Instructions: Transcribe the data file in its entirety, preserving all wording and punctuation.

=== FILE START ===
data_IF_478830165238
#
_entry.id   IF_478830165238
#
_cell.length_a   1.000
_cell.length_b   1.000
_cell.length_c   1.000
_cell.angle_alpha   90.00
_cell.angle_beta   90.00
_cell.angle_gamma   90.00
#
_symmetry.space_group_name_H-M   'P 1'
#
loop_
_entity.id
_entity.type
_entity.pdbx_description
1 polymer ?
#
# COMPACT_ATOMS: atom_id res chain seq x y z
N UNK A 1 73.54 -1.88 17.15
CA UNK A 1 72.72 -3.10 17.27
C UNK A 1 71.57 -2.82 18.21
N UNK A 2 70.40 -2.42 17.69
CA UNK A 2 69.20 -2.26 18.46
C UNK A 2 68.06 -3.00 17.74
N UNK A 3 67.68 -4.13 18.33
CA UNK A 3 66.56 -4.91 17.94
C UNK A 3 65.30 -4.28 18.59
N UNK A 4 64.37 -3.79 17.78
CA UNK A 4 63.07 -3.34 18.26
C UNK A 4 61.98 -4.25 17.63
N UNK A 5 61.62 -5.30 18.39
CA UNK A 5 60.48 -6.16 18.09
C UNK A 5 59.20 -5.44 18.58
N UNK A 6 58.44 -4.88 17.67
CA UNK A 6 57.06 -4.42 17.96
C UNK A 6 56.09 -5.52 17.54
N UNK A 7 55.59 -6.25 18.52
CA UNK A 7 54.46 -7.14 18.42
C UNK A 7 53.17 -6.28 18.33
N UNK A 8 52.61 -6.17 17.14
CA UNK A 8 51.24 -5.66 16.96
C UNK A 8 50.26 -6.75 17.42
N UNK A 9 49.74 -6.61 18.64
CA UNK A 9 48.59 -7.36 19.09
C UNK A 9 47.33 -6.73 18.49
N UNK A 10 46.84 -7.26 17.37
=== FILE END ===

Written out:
data_IF_478830165238
#
_entry.id   IF_478830165238
#
_cell.length_a   1.000
_cell.length_b   1.000
_cell.length_c   1.000
_cell.angle_alpha   90.00
_cell.angle_beta   90.00
_cell.angle_gamma   90.00
#
_symmetry.space_group_name_H-M   'P 1'
#
loop_
_entity.id
_entity.type
_entity.pdbx_description
1 polymer ?
#
# COMPACT_ATOMS: atom_id res chain seq x y z
N UNK A 1 73.54 -1.88 17.15
CA UNK A 1 72.72 -3.10 17.27
C UNK A 1 71.57 -2.82 18.21
N UNK A 2 70.40 -2.42 17.69
CA UNK A 2 69.20 -2.26 18.46
C UNK A 2 68.06 -3.00 17.74
N UNK A 3 67.68 -4.13 18.33
CA UNK A 3 66.56 -4.91 17.94
C UNK A 3 65.30 -4.28 18.59
N UNK A 4 64.37 -3.79 17.78
CA UNK A 4 63.07 -3.34 18.26
C UNK A 4 61.98 -4.25 17.63
N UNK A 5 61.62 -5.30 18.39
CA UNK A 5 60.48 -6.16 18.09
C UNK A 5 59.20 -5.44 18.58
N UNK A 6 58.44 -4.88 17.67
CA UNK A 6 57.06 -4.42 17.96
C UNK A 6 56.09 -5.52 17.54
N UNK A 7 55.59 -6.25 18.52
CA UNK A 7 54.46 -7.14 18.42
C UNK A 7 53.17 -6.28 18.33
N UNK A 8 52.61 -6.17 17.14
CA UNK A 8 51.24 -5.66 16.96
C UNK A 8 50.26 -6.75 17.42
N UNK A 9 49.74 -6.61 18.64
CA UNK A 9 48.59 -7.36 19.09
C UNK A 9 47.33 -6.73 18.49
N UNK A 10 46.84 -7.26 17.37